TODO

Yesterday Kelsey made a list of “101 things to do in 1001 days.” Apparently this is a phenomenon (fad) that is sweeping the blogosphere of ordinary folks (non-nerds, tech or political.)

I’m pretty excited about some things on her list, especially #9 and #18 because they involve me (I hope.)

In the process of coming up with things to do she looked up several other lists, and I was struck by how simply it can be done. While I’ve always known that a spreadsheet was enough, I never liked it (probably because I don’t like spreadsheets), seeing that a single blog post (which is really a text document) is being used to track such detailed and long-term projects is both frightening and relieving.

How much nicer would it be to have a page that linked from the list for each task, where progress could be updated. But it doesn’t need to be much more complex than that.

I’ve been evaluating alot of project management tools, currently favoring GoPlan, but they still don’t seem right. I actually miss the work breakdown spreadsheets we used at our last job. Other than the inherent problems of using Excel spreadsheets (not multiuser, brittle & limited formatting, ugly versioning, difficult to customize data without changing) the real problem is usually in coming up with accurate tasks, not in tracking them.

Every day I write a daily todo list on paper, that’s not much more complicated than a shopping list, and every day I end up writing more than I can possibly do and adding all sorts of notes (often irrelevant) that obscure the list. I try to keep 2 notepads (one for tasks and one for notes) and some scratch paper handy to combat this, but it invariably fails. My notes are either lost, or jumbled, important stuff written on the scratch paper never gets transferred, and 1/2 of the tasks from the previous day are written again for a few days before being dropped, incomplete as my work takes a different direction.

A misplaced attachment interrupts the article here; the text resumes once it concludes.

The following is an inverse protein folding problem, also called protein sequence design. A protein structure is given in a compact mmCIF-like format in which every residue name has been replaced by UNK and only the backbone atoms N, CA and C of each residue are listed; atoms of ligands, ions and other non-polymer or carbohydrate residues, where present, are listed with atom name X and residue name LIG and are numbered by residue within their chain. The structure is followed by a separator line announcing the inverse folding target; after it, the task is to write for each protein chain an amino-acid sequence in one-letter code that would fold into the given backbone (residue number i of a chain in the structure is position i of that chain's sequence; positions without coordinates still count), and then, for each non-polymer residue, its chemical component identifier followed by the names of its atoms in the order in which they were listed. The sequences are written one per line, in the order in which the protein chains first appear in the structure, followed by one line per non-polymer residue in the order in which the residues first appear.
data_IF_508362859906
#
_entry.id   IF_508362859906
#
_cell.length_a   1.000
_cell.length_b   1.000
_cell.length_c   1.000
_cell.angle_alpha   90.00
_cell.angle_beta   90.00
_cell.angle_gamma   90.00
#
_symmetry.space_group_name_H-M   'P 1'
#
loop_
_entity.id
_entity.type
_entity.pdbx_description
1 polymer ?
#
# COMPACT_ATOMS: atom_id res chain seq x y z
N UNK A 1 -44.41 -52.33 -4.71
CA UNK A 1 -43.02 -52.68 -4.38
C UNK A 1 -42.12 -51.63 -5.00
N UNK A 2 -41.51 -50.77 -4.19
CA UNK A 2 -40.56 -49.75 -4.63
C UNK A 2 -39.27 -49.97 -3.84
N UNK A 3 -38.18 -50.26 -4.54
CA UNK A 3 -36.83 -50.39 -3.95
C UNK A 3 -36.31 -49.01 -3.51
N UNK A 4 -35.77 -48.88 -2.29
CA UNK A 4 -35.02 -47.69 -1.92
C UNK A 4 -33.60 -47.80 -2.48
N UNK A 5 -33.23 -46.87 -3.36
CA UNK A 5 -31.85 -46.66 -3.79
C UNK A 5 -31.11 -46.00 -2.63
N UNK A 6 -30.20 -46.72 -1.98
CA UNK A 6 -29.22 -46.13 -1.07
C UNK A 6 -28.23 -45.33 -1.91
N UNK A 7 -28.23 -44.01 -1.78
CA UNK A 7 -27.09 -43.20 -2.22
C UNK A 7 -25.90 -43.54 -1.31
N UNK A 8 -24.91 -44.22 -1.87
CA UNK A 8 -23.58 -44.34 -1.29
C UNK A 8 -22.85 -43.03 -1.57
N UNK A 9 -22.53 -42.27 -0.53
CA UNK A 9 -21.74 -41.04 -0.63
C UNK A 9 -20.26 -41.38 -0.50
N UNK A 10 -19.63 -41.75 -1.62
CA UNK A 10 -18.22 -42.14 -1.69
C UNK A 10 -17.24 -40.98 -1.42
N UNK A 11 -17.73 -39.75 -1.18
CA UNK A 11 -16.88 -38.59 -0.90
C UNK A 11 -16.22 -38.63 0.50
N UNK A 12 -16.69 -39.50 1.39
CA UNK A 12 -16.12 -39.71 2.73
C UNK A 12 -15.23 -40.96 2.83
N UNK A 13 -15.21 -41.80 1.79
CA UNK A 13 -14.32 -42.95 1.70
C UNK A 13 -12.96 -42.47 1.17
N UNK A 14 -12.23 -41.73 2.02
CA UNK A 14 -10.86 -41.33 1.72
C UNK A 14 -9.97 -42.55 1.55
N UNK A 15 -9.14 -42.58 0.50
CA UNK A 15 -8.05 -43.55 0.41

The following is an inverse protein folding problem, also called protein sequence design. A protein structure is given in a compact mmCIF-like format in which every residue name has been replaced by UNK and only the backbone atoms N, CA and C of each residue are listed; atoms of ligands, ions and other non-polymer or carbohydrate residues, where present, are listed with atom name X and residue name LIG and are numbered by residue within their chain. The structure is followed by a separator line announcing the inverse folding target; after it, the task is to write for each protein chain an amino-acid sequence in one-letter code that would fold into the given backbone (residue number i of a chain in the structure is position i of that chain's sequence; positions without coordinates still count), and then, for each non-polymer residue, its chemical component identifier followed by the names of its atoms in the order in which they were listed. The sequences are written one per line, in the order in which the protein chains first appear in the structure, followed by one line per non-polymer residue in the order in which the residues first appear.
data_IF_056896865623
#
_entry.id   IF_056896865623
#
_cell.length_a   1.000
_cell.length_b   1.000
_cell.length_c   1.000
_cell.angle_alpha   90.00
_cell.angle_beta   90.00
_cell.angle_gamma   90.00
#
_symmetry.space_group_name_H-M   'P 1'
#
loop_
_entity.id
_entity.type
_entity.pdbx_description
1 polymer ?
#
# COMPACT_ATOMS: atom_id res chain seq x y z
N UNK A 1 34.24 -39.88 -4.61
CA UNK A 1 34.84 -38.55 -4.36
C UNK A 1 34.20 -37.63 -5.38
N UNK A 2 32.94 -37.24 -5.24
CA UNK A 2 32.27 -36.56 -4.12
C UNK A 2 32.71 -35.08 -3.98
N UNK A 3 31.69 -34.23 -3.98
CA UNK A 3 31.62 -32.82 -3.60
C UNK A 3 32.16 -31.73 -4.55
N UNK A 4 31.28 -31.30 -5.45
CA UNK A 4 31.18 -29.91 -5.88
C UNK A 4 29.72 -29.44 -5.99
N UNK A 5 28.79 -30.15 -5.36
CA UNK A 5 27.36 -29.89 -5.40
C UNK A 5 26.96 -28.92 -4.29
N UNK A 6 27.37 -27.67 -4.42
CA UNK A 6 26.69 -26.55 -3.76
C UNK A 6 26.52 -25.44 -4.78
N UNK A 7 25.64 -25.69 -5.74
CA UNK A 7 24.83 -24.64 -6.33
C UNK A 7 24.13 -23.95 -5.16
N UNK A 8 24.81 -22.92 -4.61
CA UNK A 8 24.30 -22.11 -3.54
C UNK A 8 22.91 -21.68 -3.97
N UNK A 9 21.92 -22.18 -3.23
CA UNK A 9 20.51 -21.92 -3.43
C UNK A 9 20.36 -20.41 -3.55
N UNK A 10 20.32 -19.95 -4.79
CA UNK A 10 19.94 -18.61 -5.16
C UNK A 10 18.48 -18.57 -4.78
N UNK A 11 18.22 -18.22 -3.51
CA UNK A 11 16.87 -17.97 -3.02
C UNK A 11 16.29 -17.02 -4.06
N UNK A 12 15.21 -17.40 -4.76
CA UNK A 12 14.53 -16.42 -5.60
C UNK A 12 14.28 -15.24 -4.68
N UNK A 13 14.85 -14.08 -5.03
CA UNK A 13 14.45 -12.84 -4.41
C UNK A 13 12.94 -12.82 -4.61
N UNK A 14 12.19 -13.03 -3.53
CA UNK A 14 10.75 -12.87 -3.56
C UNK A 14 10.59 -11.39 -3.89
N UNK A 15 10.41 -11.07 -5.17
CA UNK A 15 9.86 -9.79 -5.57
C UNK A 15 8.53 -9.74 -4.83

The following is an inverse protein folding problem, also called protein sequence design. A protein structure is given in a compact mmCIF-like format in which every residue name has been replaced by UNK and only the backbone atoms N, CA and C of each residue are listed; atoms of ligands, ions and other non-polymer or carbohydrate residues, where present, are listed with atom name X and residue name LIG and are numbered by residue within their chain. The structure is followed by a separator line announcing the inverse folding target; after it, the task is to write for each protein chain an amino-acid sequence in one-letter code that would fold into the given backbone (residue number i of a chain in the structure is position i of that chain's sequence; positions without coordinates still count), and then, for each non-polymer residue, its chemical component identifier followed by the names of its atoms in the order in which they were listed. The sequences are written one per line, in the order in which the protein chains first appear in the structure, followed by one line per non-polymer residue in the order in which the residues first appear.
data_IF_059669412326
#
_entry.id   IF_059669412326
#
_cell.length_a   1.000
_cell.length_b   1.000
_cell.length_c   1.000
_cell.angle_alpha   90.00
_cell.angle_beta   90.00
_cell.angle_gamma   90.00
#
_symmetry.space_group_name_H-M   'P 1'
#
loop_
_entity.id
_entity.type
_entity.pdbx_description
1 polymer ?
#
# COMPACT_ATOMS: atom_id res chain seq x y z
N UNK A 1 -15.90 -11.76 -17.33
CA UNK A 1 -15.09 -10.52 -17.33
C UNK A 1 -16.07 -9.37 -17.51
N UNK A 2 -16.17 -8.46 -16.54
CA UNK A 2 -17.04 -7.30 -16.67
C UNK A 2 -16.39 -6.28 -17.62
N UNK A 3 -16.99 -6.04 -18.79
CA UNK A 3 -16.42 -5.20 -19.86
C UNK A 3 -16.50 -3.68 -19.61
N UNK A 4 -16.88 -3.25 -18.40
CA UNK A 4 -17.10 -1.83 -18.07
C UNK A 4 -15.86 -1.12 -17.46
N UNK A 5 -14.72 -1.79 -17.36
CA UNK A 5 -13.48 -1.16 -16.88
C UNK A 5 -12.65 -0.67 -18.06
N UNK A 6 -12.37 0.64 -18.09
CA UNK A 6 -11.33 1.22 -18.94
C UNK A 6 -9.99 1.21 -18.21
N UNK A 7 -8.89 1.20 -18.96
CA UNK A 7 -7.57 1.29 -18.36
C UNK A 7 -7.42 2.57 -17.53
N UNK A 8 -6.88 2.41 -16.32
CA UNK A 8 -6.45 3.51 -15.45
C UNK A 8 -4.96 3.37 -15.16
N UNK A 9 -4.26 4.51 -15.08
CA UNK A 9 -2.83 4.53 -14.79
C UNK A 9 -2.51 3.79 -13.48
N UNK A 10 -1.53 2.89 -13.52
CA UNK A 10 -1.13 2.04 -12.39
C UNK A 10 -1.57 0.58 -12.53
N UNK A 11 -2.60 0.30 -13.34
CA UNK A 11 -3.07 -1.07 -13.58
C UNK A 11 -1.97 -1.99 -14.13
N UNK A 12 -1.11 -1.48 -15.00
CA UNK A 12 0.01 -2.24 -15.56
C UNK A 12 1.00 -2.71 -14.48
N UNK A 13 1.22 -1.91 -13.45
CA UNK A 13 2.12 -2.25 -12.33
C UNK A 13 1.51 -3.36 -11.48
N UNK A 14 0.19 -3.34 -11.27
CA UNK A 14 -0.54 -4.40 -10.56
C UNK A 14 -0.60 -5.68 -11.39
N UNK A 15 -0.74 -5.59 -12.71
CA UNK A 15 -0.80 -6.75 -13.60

So simplicity needs to be the key. And persistence. Easy access to data is where online PM tools fall down, I think. Wikis are slightly too general, though I think a wiki based solution is a good idea.

Something that ties a wiki to a blog, but not a bliki.

I should have a WBS containing overarching goals for each project, tied to a project plan. And time allocation for projects. Each day I should identify which WBS tasks (and non WBS tasks) I need to perform. Then a summary at the end of the day of what I actually accomplishes (as well as updates to task lists. Tasks should have their own page with coments. Notes can exist in the ether as something to look up, but can also be linked to from tasks.

Dang it, I’m not supposed to be working on a new PM tool. It seems so easy, though.

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2 thoughts on “TODO

  1. So my list for tomorrow is:

    Decide on method/tool for time managament, todo list, task and project management.

    Finish evaulating ProjectPier, Basecamp, GoPlan, ActiveCollab, PhpProject, dotProject, phpCollab, Trac.

    Decide on and install new One Shore tools wiki.

    Decide on and start using PM tool.

    Install bugzilla QA setup and run Selenium tests locally. There should be a 3.2 branch to check out.

    Update Bugzilla QA notes blog post

    Meet Patricio

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